The protocol mentioned in the article, PCoIP, is designed to compensate for latency. It's used by VMware Horizon, for example, in preference to RDP. The back-end hardware may also contain PCoIP accelerator hardware to further enhance the experience.
896 posts • joined 14 Oct 2015
Re: Another attempt to kill the "Personal" in PC...
Conversely, malware and AV scanning can be run at the hypervisor layer, allowing the back-end provider to detect, prevent, and remediate malware, possibly before it ever hits the virtual PC. On the other hand, if you're doing naughty things on your PC, the provider will probably be able to tell.
Not content with distorting actual reality, Facebook now wants to build a digital layer for the world
"Ahem, excuse me, when I'm walking down the high street, that is also a private situation as far as I'm concerned, and I will not take kindly to being filmed (which is what these monstrosities will be doing)."
If you live in the UK, which I assume you do by your use of language, I have some very bad news for you . . .
Oracle hosting TikTok US data. '25,000' moderators hired. Code reviews. Trump getting his cut... It's the season finale
You have to be very on-trend as a cybercrook – hence why coronavirus-themed phishing is this year's must-have look
Bring back public flogging
We need some more imaginative punishments for these scumbags, especially in these trying times. Summary execution is probably off the table (although who doesn't love a good beheading?), but perhaps we can hang the little toerags upside down in the public square while the poor raise money by selling rotten fruit to passers-by.
For criminals beyond the physical reach of the law, I guess the Internet equivalent would be doxxing them on 8chan and letting the basement-dwelling hordes have their way.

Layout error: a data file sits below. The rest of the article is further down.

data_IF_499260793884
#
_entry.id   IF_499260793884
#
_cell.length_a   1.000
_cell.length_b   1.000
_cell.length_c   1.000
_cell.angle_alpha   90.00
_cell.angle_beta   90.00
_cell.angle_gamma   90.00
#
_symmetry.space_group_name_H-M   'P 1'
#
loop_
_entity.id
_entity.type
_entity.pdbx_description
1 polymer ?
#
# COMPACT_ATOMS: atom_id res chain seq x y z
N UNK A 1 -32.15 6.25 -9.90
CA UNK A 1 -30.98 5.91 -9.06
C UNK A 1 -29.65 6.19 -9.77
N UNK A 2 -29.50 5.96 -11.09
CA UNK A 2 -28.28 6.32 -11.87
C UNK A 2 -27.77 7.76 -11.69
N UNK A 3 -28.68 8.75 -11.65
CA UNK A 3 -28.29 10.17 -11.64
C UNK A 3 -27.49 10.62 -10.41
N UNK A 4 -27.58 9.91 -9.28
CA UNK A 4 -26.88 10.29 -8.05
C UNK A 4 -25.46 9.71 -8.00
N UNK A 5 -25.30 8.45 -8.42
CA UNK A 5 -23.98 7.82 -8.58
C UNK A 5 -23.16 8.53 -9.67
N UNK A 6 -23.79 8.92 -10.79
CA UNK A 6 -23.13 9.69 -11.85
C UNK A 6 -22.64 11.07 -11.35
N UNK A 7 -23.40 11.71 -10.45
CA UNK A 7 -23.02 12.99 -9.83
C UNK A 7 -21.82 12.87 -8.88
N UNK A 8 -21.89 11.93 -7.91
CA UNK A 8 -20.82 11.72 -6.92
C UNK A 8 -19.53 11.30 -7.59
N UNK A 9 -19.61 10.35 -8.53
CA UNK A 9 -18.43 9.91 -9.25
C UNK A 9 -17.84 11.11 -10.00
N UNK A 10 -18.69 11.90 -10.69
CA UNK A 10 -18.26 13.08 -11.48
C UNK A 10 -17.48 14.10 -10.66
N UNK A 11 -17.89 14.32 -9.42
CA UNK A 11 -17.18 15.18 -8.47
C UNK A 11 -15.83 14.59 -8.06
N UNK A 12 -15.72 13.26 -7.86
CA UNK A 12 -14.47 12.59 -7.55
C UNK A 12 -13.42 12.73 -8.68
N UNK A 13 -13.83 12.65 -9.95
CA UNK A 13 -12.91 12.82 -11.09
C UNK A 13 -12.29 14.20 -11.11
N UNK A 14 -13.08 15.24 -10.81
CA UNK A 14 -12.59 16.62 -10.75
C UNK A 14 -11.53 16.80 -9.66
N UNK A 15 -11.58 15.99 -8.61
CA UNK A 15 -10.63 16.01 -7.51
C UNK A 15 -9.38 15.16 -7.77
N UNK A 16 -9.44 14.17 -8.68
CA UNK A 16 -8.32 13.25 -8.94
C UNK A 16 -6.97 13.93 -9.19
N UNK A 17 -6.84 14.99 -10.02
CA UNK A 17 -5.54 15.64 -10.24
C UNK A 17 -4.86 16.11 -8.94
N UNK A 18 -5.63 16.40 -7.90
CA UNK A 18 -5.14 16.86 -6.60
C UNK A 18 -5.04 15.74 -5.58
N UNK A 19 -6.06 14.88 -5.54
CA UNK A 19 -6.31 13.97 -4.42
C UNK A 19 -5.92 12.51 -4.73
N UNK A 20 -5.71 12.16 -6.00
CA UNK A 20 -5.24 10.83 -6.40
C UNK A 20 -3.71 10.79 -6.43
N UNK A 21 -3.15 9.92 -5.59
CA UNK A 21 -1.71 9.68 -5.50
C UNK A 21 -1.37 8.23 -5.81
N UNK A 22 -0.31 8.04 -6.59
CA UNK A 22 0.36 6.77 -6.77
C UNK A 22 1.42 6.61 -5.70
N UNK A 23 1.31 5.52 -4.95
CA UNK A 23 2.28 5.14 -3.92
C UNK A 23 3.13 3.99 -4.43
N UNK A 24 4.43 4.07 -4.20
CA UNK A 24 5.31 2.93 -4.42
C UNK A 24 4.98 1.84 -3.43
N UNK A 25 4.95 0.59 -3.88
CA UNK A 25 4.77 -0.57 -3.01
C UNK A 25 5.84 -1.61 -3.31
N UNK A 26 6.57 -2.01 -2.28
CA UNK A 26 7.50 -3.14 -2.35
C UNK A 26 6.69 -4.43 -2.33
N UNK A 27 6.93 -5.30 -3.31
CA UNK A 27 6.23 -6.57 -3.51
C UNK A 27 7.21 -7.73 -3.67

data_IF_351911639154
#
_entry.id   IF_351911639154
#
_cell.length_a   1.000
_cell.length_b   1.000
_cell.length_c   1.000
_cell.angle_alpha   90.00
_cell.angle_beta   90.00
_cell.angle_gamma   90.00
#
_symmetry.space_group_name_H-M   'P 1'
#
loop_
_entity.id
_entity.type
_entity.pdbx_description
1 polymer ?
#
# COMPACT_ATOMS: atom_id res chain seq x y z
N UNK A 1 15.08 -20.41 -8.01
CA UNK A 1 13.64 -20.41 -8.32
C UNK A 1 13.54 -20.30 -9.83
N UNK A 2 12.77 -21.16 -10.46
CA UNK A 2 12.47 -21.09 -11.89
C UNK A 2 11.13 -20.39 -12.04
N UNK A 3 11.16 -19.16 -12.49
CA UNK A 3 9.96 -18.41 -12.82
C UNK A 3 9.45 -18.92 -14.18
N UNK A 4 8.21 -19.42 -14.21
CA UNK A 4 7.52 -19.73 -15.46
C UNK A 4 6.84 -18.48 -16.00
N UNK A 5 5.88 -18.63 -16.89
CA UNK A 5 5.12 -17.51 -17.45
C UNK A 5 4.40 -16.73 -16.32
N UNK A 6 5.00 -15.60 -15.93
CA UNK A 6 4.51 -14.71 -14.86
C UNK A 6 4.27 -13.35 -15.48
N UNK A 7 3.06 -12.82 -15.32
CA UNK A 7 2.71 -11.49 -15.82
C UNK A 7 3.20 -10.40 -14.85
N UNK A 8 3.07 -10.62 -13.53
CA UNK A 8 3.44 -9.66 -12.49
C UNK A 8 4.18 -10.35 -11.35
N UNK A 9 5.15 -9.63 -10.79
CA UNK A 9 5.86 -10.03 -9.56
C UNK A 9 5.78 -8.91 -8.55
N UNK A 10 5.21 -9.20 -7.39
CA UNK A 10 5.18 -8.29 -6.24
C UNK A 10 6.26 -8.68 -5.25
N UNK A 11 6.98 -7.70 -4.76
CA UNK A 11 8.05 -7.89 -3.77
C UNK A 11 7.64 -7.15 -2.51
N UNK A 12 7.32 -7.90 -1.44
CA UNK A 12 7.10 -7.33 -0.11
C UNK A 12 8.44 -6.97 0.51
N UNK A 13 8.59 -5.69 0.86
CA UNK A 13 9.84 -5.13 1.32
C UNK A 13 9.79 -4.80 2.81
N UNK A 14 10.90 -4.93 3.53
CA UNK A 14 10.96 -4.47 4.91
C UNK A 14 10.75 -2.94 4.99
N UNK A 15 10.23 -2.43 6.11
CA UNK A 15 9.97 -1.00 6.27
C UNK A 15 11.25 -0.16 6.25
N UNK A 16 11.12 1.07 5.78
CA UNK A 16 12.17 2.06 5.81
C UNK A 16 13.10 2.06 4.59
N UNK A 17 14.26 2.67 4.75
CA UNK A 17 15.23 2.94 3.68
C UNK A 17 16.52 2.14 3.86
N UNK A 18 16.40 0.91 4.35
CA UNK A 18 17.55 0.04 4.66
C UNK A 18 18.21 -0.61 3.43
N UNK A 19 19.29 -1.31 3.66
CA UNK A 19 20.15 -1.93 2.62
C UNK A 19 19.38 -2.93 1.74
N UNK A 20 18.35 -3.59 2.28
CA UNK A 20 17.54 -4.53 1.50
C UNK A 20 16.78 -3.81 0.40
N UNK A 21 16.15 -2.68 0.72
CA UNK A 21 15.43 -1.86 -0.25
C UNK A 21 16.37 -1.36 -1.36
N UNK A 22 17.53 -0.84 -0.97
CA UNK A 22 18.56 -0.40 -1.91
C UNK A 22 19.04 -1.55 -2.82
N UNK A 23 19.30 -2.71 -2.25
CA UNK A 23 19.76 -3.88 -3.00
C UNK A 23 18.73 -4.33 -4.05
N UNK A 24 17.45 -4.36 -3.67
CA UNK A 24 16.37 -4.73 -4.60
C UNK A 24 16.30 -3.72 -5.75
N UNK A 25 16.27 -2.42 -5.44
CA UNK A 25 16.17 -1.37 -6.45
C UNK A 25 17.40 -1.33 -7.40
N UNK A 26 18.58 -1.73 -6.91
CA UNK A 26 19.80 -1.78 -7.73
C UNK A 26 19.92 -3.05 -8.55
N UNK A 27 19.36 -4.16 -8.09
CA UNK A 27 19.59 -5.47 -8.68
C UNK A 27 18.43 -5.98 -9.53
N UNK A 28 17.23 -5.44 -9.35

Net neutrality lives... in Europe, anyway: Top court supports open internet rules, snubs telcos and ISPs
Forget Terminators, says US military, the next-gen AI battles will hinge upon net infrastructure, not killer robots
Neither of the posters above gave any credit to the notion that the drones are compromised, they just pointed out some rather glaring shortcomings in the audit process. Perhaps you have some reason for not posting your identity and trying to defend China . . . 战友. (That last bit is tongue-in-cheek . . . jeez you guys are thin-skinned.)
Go Huawei, Android: Chinese telco biz claims it will spread Harmony OS for smartphone to devs come December
Re: Sci-Hub, Library Genesis, and the Internet Archive lead the way
Indeed, let's stop rewarding creators. That will surely improve society. Why, just look at the contrast in content now: ad-driven freely-published content is universally superior to content produced through conventional means such as traditional publishing. I would much rather read a blogger's My Little Pony fanfic than Thomas Pynchon.
Let me guess: you've only ever worked in academia?
Classy move: C++ 20 wins final approval in ISO technical ballot, formal publication expected by end of year
Competitive techies almost bring distributed disaster upon themselves – and they didn't even find any aliens
Other BOINC projects
With SETI@Home no more, I've turned to other projects using the BOINC engine, which I've found more reliable than Folding@Home. Of course, if one still wants to look for mysterious lifeforms here on Earth, I gather there's a new project starting which uses distributed AI to investigate publicly available pictures for strange humanoid creatures otherwise unknown to science.
You know, Yeti@home.
When classes are online, how do you get out of school? Florida teen cuffed, charged after crashing cyber-lessons
Re: Anyone else think this is odd?
It's southern Florida. The toddlers have handguns, the middle schoolers have assault rifles, and the high schoolers have close air support, which they need to defend themselves from drug kingpins, alligators, television preachers, Republican legislators, coronavirus, and insect life the size of attack aircraft.
Old and busted: Targeting servers and web bugs. New hotness: Pwning devs with targeted poisoned stacks
Brexit border-line issues: Would you want to still be 'testing' software designed to stop Kent becoming a massive lorry park come 31 December?
Re: Stockpile your popcorn
Typical Marxist socialist libtard beta cuck NPC Remoaner talk, just wanting Brexit to fail to make the Leavers and Bojo look bad instead of reflecting the brilliant triumph of conservative dogma, the rigorous honesty of the Leave campaign, and the absolute unanimous and unchangeable will of the English people.
Anyone else noticed that the top countries for broadband speeds are well-known tax havens? No? Just us then?
As Amazon pulls union-buster job ads, workers describe a 'Mad Max' atmosphere – unsafe, bullying, abusive
There's a simple solution